THE DISCIPLES OF CTHULHU, edited by Edward P. Berglund. Oakland: Chaosium Books, 1996. 258 pp. $10.95. ISBN 1-56882-054-2. (Revised and reprinted from The Disciples of Cthulhu, edited by Edward P. Berglund, DAW books, 1976)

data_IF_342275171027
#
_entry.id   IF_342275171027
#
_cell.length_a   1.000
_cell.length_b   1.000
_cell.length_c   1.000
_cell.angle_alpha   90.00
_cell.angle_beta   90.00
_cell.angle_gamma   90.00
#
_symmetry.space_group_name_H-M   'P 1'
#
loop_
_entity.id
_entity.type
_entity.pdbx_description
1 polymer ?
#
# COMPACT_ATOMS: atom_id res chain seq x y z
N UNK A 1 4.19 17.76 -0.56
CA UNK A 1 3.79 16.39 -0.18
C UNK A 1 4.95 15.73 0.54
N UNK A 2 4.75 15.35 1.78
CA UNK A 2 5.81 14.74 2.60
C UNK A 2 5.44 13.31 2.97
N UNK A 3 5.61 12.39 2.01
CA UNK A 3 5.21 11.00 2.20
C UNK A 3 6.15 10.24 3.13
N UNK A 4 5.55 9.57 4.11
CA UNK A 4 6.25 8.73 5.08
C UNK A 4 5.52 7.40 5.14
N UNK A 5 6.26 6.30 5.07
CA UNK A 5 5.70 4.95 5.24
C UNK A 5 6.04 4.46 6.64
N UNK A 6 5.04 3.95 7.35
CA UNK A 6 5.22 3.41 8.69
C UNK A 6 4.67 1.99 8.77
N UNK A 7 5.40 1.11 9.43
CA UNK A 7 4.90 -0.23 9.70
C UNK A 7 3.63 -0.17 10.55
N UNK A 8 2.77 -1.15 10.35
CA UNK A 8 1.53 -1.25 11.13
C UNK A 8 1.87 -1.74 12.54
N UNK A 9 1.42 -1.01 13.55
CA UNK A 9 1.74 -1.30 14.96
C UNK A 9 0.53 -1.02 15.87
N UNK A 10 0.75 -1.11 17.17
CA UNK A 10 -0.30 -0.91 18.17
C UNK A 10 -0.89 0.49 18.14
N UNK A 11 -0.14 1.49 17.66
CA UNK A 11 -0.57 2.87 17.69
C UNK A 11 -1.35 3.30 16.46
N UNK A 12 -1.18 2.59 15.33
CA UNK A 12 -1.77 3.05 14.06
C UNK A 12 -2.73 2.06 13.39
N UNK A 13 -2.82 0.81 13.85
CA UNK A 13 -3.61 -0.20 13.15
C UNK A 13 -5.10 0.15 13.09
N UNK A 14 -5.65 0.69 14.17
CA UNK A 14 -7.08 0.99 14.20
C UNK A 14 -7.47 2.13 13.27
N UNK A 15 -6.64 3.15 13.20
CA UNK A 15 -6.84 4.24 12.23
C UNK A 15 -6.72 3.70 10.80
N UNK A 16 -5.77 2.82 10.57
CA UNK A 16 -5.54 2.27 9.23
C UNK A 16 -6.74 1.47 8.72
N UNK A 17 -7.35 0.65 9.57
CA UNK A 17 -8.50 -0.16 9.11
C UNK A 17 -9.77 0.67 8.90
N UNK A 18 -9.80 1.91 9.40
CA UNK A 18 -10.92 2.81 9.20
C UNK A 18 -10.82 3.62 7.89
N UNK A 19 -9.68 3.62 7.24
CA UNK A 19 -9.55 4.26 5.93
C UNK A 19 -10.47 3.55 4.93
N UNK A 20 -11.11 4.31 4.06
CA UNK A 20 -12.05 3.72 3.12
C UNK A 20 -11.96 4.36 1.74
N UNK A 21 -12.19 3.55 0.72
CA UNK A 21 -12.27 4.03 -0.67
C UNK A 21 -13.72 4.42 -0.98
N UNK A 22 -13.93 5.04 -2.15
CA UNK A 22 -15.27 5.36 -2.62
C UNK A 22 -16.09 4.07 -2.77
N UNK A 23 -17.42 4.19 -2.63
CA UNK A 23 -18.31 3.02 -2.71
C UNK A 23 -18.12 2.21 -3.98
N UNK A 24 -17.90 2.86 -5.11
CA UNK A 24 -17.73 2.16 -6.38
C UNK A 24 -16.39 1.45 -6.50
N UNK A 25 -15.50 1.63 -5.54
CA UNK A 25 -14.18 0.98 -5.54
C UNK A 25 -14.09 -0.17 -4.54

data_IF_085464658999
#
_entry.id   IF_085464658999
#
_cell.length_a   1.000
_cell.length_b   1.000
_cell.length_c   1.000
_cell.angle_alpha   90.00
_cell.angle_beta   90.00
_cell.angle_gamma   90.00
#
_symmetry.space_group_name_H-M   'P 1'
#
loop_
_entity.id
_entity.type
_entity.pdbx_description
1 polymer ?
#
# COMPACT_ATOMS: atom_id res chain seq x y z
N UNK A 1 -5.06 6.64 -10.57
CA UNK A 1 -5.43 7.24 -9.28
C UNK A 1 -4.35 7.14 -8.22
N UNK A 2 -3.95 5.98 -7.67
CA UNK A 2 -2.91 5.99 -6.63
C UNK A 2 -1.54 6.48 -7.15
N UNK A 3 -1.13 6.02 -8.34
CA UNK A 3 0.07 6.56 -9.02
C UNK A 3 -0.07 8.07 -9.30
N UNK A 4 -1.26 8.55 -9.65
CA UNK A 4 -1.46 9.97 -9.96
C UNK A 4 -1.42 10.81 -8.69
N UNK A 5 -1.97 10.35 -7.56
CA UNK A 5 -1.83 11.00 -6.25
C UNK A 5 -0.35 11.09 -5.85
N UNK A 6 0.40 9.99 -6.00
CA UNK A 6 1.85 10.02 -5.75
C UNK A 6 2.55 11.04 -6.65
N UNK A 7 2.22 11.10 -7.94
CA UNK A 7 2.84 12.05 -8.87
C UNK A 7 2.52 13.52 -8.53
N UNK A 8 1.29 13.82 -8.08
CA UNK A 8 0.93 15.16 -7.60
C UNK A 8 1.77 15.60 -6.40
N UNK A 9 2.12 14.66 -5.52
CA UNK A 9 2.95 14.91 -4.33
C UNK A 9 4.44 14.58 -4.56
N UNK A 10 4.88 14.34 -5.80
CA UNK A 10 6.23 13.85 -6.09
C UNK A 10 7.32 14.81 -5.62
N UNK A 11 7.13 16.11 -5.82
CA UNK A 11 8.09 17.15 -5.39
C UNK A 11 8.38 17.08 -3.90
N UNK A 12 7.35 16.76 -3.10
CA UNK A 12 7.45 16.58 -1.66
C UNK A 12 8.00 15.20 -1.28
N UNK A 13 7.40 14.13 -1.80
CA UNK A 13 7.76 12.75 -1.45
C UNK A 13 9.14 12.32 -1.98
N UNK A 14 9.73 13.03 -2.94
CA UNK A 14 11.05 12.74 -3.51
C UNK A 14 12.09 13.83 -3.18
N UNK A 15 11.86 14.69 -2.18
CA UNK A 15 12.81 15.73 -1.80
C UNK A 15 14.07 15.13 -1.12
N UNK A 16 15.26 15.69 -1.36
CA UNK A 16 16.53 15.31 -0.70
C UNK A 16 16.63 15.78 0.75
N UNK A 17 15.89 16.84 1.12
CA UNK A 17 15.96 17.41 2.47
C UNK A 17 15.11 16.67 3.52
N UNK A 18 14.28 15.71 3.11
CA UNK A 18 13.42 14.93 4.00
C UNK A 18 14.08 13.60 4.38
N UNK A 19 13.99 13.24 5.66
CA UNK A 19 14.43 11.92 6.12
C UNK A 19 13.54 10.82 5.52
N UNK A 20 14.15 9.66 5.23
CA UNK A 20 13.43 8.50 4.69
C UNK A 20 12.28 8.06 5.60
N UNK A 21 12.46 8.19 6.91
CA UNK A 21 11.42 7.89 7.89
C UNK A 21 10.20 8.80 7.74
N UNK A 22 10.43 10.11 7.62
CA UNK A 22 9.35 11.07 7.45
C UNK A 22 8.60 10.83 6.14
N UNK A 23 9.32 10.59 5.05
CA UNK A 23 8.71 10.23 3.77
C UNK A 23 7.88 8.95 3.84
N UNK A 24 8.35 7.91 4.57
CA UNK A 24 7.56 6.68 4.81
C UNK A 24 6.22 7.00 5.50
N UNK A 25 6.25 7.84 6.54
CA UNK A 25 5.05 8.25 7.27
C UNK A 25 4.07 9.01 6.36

I remember when I first encountered the original edition of this book. I was on a family trip somewhere, and having just recently read all of the major Ballantine Lovecrafts, including Tales of the Cthulhu Mythos, Volumes One and Two, I walked into some nameless bookstore and immediately asked the proprietor if he had anything on Lovecraft or the Cthulhu Mythos. He produced a stack of Lovecraftian fanzines, and a paperback with a haunting portrait of Cthulhu etched against a dark, stormy sky on the cover: The Disciples of Cthulhu. I passed on the fanzines (and I am still kicking myself today for such a blunder -- no telling WHAT was therein!), but immediately snatched up the book. I have vague memories of being bored nearly to death by the trip, visiting relatives I didn't even know I had, but I do remember that throughout it all The Disciples of Cthulhu helped me to keep my sanity. It was one of my first Mythos books, aside from the Lovecraft and Tales, back when I used to be able to keep my Mythos collection in a small box under my bed (now it takes up two bookshelves, three file cabinets and numerous carefully-indexed boxes!), and it's always been one of the very best books in my collection, a highly-treasured friend which I've returned to time and time again.